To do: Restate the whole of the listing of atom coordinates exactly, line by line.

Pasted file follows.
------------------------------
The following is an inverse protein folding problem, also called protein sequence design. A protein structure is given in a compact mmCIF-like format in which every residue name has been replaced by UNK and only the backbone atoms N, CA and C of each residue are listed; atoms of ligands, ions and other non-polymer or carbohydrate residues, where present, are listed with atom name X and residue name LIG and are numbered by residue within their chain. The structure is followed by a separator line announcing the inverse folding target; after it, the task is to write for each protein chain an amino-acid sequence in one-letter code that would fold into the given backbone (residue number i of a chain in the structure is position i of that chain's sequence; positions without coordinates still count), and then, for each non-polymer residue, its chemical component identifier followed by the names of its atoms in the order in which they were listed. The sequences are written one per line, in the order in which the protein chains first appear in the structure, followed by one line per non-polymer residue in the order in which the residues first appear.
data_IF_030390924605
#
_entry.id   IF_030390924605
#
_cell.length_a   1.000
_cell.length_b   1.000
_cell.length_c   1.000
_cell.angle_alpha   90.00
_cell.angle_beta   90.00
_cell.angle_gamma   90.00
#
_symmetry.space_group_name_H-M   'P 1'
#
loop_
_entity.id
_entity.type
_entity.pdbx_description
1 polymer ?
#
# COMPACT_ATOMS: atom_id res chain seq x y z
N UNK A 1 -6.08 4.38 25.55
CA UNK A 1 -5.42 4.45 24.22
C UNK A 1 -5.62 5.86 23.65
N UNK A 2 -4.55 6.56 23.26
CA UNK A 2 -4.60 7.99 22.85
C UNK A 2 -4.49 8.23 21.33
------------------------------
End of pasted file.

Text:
The following is an inverse protein folding problem, also called protein sequence design. A protein structure is given in a compact mmCIF-like format in which every residue name has been replaced by UNK and only the backbone atoms N, CA and C of each residue are listed; atoms of ligands, ions and other non-polymer or carbohydrate residues, where present, are listed with atom name X and residue name LIG and are numbered by residue within their chain. The structure is followed by a separator line announcing the inverse folding target; after it, the task is to write for each protein chain an amino-acid sequence in one-letter code that would fold into the given backbone (residue number i of a chain in the structure is position i of that chain's sequence; positions without coordinates still count), and then, for each non-polymer residue, its chemical component identifier followed by the names of its atoms in the order in which they were listed. The sequences are written one per line, in the order in which the protein chains first appear in the structure, followed by one line per non-polymer residue in the order in which the residues first appear.
data_IF_030390924605
#
_entry.id   IF_030390924605
#
_cell.length_a   1.000
_cell.length_b   1.000
_cell.length_c   1.000
_cell.angle_alpha   90.00
_cell.angle_beta   90.00
_cell.angle_gamma   90.00
#
_symmetry.space_group_name_H-M   'P 1'
#
loop_
_entity.id
_entity.type
_entity.pdbx_description
1 polymer ?
#
# COMPACT_ATOMS: atom_id res chain seq x y z
N UNK A 1 -6.08 4.38 25.55
CA UNK A 1 -5.42 4.45 24.22
C UNK A 1 -5.62 5.86 23.65
N UNK A 2 -4.55 6.56 23.26
CA UNK A 2 -4.60 7.99 22.85
C UNK A 2 -4.49 8.23 21.33